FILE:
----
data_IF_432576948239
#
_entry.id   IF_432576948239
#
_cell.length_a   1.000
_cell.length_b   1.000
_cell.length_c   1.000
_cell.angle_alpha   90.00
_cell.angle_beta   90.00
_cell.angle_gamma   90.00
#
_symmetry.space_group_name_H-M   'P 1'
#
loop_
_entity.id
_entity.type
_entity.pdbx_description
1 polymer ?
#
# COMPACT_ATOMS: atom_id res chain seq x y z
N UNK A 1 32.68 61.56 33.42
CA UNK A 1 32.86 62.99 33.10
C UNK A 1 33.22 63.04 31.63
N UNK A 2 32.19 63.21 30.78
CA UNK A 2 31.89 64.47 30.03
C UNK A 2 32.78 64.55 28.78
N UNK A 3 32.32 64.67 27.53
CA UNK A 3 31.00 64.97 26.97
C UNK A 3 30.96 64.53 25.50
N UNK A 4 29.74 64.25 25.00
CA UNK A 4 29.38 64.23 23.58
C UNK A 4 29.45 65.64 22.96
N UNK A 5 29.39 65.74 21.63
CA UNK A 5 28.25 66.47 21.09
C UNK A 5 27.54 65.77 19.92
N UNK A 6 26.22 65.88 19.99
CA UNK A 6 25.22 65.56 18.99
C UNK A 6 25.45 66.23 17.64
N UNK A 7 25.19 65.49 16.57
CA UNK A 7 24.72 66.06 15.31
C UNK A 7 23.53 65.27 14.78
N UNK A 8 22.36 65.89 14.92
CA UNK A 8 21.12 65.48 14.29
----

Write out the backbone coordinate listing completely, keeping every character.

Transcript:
data_IF_432576948239
#
_entry.id   IF_432576948239
#
_cell.length_a   1.000
_cell.length_b   1.000
_cell.length_c   1.000
_cell.angle_alpha   90.00
_cell.angle_beta   90.00
_cell.angle_gamma   90.00
#
_symmetry.space_group_name_H-M   'P 1'
#
loop_
_entity.id
_entity.type
_entity.pdbx_description
1 polymer ?
#
# COMPACT_ATOMS: atom_id res chain seq x y z
N UNK A 1 32.68 61.56 33.42
CA UNK A 1 32.86 62.99 33.10
C UNK A 1 33.22 63.04 31.63
N UNK A 2 32.19 63.21 30.78
CA UNK A 2 31.89 64.47 30.03
C UNK A 2 32.78 64.55 28.78
N UNK A 3 32.32 64.67 27.53
CA UNK A 3 31.00 64.97 26.97
C UNK A 3 30.96 64.53 25.50
N UNK A 4 29.74 64.25 25.00
CA UNK A 4 29.38 64.23 23.58
C UNK A 4 29.45 65.64 22.96
N UNK A 5 29.39 65.74 21.63
CA UNK A 5 28.25 66.47 21.09
C UNK A 5 27.54 65.77 19.92
N UNK A 6 26.22 65.88 19.99
CA UNK A 6 25.22 65.56 18.99
C UNK A 6 25.45 66.23 17.64
N UNK A 7 25.19 65.49 16.57
CA UNK A 7 24.72 66.06 15.31
C UNK A 7 23.53 65.27 14.78
N UNK A 8 22.36 65.89 14.92
CA UNK A 8 21.12 65.48 14.29